Lung transplant waiting list up 46% in five years as donors get older
The number of people waiting for a lung transplant has risen by 46% over the past five years, NHS Blood and Transplant has warned.
Latest figures for Organ Donation Week (September 3 to 9) show there are now 354 people on the lung transplant waiting list compared to only 242 five years ago.
In comparison the overall waiting list for all organs has declined over the same period by 17%, down from to 7335 to 6013. (1) (2)
NHS Blood and Transplant is now calling on people to urgently talk to their families about organ donation this week because a lung transplant is the only long term hope for everyone on that waiting list.
The causes of the rise in in the lung transplant waiting list in comparison with other organs is being investigated. Factors may include increased awareness of the benefits of lung transplants, leading to an increased number of referrals.
NHS Blood and Transplant said the ageing population, and improvements in trauma care and public safety, are likely to be contributing to an extent, by changing the profile of donors.
Today’s organs donors are mostly aged over 50 and more likely to have existing health problems (3). This can make the successful donation and transplantation of more delicate organs such as the heart and lungs less likely. (4)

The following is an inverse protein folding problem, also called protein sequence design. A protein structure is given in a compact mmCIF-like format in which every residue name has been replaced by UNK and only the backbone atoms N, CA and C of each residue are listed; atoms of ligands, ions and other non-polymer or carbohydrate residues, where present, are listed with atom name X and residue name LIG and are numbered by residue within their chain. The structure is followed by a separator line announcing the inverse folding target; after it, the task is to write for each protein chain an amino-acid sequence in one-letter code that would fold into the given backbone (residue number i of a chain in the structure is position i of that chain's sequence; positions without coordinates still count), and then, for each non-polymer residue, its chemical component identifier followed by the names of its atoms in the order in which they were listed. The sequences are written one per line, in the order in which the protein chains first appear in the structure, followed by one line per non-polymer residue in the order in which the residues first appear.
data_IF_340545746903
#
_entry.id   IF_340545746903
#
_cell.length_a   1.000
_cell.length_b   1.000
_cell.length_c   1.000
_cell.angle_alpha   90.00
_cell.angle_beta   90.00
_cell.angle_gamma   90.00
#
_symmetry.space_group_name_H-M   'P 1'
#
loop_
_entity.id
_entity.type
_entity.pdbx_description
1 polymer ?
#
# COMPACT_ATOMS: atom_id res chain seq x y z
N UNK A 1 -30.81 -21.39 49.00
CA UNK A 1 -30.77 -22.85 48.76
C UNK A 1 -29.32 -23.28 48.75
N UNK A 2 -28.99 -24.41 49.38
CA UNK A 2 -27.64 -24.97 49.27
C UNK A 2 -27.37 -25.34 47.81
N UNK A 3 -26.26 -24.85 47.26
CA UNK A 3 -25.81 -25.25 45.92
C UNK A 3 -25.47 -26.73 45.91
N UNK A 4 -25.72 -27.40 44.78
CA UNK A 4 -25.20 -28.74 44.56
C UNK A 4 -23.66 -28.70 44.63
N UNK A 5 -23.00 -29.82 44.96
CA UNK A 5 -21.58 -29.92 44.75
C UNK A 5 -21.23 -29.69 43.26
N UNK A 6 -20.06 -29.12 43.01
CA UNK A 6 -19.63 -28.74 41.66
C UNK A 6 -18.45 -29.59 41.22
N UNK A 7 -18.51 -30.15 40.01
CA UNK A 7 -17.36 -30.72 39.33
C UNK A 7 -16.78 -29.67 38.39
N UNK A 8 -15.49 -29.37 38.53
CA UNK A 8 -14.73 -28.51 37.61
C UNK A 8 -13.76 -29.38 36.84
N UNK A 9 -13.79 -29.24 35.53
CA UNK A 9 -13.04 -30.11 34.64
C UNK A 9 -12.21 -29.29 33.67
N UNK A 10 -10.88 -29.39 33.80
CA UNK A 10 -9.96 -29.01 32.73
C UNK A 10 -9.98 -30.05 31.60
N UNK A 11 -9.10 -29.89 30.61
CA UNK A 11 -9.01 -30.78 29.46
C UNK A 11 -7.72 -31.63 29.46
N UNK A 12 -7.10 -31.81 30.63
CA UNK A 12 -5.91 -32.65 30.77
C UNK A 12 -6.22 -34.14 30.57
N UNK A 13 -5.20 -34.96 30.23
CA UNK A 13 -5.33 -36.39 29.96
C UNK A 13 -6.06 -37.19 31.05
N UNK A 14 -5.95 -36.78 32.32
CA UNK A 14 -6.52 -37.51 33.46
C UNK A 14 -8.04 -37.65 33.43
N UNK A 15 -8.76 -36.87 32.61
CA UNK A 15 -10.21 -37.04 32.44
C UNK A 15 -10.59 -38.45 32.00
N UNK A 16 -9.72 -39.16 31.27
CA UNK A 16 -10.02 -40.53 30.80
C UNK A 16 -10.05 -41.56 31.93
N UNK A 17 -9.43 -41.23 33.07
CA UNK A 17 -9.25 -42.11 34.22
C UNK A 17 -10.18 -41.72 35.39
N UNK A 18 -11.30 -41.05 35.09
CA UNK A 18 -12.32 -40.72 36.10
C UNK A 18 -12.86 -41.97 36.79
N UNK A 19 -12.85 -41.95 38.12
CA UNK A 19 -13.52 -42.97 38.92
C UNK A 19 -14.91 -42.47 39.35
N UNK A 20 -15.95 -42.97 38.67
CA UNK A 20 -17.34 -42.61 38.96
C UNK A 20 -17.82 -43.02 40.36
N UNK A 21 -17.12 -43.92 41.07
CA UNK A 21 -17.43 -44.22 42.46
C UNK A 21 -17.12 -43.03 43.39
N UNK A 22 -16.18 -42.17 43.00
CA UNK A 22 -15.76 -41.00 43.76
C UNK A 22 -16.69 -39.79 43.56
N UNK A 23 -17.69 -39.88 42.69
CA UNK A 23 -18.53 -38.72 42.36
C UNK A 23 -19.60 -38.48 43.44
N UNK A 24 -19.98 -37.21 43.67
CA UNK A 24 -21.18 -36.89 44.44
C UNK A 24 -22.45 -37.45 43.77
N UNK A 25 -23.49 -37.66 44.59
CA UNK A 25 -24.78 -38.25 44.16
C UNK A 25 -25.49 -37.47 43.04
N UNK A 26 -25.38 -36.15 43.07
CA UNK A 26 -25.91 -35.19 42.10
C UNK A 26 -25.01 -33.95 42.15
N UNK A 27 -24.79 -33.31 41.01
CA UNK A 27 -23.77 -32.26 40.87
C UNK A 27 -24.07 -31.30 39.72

Family refusal, however, remains the biggest barrier to all forms of organ donation and transplantation. More people are supporting donation than ever but one in three families still declines to donate. (5)
Laura Beattie, 29, from Stretford in Greater Manchester, has cystic fibrosis and was added to the transplant waiting list just over a month ago. Her lung function has declined over the last couple of years and is now at around 24%.
Laura now uses oxygen in daily life and also a wheelchair at times when she goes out for more than a few hours. She also requires Non-Invasive Ventilation overnight.
“I’ve known for more than 20 years that I would need a transplant one day but I was still terrified to be told I was going on the list because it made it real,” said Laura.
“But I know it’s the right thing to do. I get breathless even turning over in bed or getting dressed."
Laura, who likes to eat out, watch Manchester United, and go to the cinema, has co-founded a fashion business with her sister. She said: “I could be waiting a short time or a long time, I don’t know.